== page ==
Last edited 12 Jul 2016

Passive water efficiency measures

Passive water efficiency measures are those which require no behaviour change by the user.


[edit] Handbasins

  • Water Saving Taps (efficient versions are as low as 1.7 L/min) are often the same price as less efficient models.
  • Appropriate sink sizing. If a sink does not need to be completely filled to use it, then a smaller sink could be specified.
  • Foam soap requires little water to remove, and generally means less soap and water are used providing further cost saving.

[edit] Low flow toilets

  • Toilets are typically the largest water user in non-residential developments, allowing significant savings to be made.
  • Modern standard cisterns have a volume of 6L. Efficient designs can bring the average flush volume down to 3L.
  • Siphon mechanism. Low flush (4.5L) versions are available, but they are slow to refill the cistern and are only available in single flush.
  • Drop valve mechanism. Allows quick cistern refill (good for high frequency use) but the valve will eventually leak, and it is not as robust as the siphon. It may also require maintenance to remove scale deposits.
  • Delayed action inlet valve. This prevents water flowing into the cistern before the flush is complete.
  • Interruptible flush. The user stops the flush by releasing the lever when the pan is clear.
  • Composting. A tank or chamber is installed below the toilet bowl to collect waste. Liquid waste can be collected separately, diluted and used as fertiliser for trees and flowers. The solid waste can be collected after 6months to a year and used as compost.
  • Vacuum. These use air rather than water to flush, and can be used where gravity drainage is problematic. Some designs combine an air and water flush.

[edit] Urinals

Urinals are often set to flush regardless of use, typically 3 times an hour. A number of devices can be used to control flush frequency:

  • Hydraulic valve. This can be fitted to the inlet pipework of the urinal system. When water is used elsewhere in the washroom, the pressure decreases temporarily, the valve opens, and allows a pre-set volume of water to pass into the cistern. When the cistern is full, an auto-siphon will discharge and flush the urinal.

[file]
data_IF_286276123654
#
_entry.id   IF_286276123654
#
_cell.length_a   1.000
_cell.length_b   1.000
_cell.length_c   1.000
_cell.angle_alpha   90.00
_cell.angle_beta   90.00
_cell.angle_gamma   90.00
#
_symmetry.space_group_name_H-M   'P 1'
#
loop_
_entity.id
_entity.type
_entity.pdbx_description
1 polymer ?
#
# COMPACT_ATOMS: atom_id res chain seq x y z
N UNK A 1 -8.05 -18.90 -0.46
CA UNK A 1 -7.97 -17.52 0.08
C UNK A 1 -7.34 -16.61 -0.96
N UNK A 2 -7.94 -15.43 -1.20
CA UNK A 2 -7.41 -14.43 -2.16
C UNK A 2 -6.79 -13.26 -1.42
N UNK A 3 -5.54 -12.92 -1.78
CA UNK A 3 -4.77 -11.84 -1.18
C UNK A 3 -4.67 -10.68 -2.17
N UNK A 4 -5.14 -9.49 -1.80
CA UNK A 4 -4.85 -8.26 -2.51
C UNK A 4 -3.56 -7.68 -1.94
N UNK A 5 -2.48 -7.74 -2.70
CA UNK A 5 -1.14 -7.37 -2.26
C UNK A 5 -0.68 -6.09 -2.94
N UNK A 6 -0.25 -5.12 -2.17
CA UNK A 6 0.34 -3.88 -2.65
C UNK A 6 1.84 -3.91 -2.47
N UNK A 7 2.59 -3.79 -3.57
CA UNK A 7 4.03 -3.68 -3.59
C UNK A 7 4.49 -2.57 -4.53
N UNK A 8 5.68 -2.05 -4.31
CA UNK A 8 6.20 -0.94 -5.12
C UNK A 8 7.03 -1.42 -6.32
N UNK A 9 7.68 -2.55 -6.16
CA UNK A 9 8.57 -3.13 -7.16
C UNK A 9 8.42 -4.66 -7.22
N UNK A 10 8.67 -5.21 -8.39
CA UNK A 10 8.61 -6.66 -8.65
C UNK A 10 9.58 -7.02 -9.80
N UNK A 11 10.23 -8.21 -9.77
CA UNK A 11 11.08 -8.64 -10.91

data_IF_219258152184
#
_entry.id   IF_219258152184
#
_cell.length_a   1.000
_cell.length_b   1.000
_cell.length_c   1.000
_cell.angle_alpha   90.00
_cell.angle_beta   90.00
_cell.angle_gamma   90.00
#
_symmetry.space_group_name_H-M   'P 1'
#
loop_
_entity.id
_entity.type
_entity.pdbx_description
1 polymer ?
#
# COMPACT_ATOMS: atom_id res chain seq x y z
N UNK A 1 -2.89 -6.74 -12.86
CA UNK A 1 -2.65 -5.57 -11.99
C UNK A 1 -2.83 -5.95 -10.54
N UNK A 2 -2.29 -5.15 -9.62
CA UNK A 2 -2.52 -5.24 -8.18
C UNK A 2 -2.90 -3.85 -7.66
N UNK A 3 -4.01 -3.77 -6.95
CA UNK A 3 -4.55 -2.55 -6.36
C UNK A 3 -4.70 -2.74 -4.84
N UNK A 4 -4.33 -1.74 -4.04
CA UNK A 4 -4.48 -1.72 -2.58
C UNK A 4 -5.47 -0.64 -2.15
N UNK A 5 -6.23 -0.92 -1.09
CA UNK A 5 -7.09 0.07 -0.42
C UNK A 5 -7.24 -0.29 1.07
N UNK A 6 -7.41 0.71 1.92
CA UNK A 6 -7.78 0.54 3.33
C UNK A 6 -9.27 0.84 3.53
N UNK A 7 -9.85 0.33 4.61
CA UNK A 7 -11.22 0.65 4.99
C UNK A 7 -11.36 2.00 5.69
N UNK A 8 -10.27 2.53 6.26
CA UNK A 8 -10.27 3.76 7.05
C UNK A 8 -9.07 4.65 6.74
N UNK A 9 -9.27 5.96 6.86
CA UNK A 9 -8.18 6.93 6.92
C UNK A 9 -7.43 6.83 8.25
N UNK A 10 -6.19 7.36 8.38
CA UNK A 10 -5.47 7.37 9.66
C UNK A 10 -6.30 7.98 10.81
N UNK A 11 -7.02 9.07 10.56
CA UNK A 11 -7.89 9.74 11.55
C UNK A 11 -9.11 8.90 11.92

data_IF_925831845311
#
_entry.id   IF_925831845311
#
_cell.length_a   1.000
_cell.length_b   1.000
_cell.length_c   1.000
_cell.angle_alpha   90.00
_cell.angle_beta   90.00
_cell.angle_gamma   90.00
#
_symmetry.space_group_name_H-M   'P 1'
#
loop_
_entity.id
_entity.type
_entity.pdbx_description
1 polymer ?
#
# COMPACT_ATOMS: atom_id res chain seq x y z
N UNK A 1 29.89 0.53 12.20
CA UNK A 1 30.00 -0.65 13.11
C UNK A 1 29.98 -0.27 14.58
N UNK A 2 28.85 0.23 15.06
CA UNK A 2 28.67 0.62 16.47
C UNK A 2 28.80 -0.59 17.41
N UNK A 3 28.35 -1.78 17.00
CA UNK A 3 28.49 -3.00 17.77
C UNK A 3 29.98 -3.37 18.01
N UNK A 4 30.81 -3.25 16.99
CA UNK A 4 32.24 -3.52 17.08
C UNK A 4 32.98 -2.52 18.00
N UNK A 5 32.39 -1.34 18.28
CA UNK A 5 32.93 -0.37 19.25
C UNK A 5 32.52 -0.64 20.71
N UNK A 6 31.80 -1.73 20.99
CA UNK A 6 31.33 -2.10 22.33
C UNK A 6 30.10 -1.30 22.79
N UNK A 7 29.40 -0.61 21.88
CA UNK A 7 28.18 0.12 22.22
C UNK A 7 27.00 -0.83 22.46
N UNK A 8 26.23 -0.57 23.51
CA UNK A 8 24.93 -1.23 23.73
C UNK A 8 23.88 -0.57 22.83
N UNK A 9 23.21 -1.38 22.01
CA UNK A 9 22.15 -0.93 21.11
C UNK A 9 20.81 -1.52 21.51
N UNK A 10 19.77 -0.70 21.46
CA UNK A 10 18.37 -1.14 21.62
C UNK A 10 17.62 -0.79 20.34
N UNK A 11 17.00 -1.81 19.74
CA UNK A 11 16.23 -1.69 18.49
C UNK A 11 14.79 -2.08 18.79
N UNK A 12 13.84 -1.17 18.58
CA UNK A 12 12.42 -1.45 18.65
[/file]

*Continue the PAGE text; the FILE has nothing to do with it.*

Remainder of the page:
• Passive infrared (PIR) sensor. This can be installed in the washroom to detect use of the urinal system. The sensor controls a solenoid valve which allows a pre-set volume of water to pass into the cistern. When the cistern is full, an auto-siphon will discharge and flush the urinal. A PIR sensor can be battery operated. Out-of-hours it can be set to deliver a 'hygiene flush'.
  • Manual shut-off. If usage hours are predictable, a single valve can be installed in the pipework supplying the washroom. This can be closed manually each day.
  • A timer can be installed so that the water supply is shut off during periods of non-use. This is a more flexible and reliable alternative to manual shut-off.
  • Waterless urinals. Can work effectively with the correct maintenance regime. There are three main types:
  1. Siphonic Trap. These contain a barrier fluid which the urine passes through.
  2. Deodorising pad / biological cartridge are fitted to break down bio-film.
  3. Air-flush. Individual traps are replaced by a single trap at the drain end. A low wattage DC fan provides airflow down the bowl to prevent odour. There are no chemicals and they are easy to clean.

[edit] Water Efficient Appliances

Typical washing machines use >50 L/cycle, and dishwashers >15L/cycle. Efficient versions use much less (40L/cycle and 10L/cycle), and modern washing machines often have a 'half load' cycle or intelligent monitoring to only use as much water as needed.

NB Passive water efficiency measures may qualify for tax allowances under the ECA Water Scheme.

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